A report by the European Parliament titled: 5G Deployment – State of Play in Europe, USA and Asia, published in April 2019, addresses health concerns.
The report states:
“Significant concern is emerging over the possible impact on health and safety arising from potentially much higher exposure to radiofrequency electromagnetic radiation arising from 5G. Increased exposure may result not only from the use of much higher frequencies in 5G but also from the potential for the aggregation of different signals, their dynamic nature, and the complex interference effects that may result, especially in dense urban areas.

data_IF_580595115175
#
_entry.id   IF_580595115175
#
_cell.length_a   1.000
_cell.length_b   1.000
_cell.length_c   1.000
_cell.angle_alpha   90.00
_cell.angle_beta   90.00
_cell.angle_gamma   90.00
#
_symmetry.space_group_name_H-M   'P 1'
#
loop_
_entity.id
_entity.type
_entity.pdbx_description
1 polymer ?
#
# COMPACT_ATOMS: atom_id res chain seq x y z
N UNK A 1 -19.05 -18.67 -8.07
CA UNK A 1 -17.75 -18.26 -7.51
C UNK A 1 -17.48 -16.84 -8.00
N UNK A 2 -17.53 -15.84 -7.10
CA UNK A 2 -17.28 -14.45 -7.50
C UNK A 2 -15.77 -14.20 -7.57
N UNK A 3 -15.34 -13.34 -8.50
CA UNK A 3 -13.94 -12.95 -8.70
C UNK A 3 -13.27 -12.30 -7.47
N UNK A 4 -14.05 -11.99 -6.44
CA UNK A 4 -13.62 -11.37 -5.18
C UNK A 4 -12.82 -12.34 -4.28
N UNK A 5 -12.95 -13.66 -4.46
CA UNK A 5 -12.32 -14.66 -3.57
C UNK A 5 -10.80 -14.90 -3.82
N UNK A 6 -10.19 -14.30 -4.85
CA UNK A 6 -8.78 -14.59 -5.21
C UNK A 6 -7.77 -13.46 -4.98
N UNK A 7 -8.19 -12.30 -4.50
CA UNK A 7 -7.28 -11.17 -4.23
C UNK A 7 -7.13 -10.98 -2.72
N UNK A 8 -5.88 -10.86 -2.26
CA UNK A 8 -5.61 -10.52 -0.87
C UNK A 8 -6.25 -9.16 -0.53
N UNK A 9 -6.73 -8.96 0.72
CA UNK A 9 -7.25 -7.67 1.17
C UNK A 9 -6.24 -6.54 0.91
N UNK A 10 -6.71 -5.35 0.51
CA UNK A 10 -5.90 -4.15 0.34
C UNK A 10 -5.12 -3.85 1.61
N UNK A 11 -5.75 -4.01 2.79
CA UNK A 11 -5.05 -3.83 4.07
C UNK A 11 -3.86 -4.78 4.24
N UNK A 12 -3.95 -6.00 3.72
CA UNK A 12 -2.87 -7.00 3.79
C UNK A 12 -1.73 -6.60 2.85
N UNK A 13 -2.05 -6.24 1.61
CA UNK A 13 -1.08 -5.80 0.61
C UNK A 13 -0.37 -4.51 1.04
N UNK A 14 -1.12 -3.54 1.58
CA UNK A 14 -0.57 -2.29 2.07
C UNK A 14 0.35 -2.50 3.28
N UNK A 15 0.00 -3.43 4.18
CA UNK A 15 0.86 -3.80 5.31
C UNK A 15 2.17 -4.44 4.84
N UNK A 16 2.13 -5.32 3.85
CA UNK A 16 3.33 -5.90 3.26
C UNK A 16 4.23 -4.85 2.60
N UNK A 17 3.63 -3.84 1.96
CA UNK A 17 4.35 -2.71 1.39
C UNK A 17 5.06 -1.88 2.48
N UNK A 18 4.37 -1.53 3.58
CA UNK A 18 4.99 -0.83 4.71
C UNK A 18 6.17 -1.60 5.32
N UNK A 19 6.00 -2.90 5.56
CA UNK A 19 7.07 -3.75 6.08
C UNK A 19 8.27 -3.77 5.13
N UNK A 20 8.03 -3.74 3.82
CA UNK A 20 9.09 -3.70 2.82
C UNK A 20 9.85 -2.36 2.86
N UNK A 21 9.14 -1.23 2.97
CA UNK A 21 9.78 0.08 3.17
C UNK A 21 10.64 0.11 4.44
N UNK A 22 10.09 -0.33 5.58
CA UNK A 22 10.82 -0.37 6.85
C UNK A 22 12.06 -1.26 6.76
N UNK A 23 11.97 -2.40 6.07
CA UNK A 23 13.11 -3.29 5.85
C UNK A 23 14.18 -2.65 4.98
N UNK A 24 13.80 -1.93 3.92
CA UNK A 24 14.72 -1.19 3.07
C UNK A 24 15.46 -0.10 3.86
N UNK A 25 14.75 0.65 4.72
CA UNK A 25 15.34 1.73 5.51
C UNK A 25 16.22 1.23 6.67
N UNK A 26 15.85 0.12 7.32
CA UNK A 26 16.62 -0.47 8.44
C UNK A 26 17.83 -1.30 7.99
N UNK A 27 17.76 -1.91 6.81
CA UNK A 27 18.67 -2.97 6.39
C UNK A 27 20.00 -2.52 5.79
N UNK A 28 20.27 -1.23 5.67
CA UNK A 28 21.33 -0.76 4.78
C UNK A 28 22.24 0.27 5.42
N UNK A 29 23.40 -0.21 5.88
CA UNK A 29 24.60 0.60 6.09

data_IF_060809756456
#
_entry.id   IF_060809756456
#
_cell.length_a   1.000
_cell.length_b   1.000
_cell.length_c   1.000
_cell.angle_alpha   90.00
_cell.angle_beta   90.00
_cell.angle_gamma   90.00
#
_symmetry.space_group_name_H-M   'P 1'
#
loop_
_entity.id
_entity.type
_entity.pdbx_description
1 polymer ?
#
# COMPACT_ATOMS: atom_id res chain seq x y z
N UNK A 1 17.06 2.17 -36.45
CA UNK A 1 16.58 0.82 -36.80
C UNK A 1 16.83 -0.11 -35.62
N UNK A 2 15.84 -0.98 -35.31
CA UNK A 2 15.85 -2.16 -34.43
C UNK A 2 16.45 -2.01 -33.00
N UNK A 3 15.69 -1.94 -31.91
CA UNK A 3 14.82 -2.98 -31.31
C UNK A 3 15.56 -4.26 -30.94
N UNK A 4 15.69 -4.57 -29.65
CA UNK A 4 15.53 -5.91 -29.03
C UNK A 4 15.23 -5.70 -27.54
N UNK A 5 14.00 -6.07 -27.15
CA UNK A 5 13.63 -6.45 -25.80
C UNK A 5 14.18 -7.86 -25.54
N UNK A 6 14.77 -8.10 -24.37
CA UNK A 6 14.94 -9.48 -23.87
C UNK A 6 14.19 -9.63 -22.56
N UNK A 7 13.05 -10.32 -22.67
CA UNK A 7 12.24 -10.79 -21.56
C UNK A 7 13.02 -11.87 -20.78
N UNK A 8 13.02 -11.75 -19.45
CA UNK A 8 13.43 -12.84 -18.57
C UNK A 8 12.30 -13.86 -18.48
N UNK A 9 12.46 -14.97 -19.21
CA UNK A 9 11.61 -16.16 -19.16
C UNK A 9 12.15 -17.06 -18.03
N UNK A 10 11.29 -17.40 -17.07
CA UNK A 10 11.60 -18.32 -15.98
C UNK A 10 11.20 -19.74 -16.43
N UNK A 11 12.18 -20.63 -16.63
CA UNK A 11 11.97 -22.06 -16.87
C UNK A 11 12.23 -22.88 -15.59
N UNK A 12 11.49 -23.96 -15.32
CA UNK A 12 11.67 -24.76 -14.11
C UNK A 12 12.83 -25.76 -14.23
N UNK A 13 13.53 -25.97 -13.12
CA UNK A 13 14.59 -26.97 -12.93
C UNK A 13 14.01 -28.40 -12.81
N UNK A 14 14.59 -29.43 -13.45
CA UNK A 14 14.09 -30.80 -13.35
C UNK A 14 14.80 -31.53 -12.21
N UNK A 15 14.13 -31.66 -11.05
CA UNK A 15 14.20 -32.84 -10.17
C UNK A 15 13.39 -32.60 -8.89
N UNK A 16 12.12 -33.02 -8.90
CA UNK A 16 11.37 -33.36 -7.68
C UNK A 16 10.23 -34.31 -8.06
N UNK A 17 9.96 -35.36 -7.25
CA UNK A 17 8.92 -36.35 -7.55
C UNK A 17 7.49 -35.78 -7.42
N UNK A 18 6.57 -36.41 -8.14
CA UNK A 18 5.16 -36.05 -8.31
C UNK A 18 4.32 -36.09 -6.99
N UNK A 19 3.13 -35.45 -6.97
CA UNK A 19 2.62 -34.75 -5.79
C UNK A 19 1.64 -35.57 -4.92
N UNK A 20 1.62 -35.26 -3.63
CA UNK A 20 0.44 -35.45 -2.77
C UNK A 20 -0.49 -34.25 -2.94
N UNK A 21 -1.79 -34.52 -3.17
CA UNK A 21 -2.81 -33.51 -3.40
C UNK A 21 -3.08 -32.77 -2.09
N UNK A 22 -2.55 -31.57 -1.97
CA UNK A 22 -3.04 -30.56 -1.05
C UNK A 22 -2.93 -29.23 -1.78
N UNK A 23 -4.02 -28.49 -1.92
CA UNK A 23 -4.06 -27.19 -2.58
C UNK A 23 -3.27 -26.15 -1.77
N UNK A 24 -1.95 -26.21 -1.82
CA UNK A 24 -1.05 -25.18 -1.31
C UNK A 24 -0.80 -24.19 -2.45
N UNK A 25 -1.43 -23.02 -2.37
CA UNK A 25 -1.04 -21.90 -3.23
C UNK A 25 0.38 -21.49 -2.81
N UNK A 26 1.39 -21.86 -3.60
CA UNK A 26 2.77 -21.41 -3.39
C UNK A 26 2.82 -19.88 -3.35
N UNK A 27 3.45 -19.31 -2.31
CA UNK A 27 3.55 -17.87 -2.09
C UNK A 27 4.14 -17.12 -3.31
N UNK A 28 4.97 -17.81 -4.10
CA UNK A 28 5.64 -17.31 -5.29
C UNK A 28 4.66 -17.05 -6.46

The 5G radio emission fields are quite different to those of previous generations because of their complex beamformed transmissions in both directions – from base station to handset and for the return. Although fields are highly focused by beams, they vary rapidly with time and movement and so are unpredictable, as the signal levels and patterns interact as a closed loop system. This has yet to be mapped reliably for real situations, outside the laboratory.
While the International Commission on Non-Ionizing Radiation Protection (ICNIRP) issues guidelines for limiting exposure to electric, magnetic and electromagnetic fields (EMF), and EU member states are subject to Council Recommendation 1999/519/EC which follows ICNIRP guidelines, the problem is that currently it is not possible to accurately simulate or measure 5G emissions in the real world.”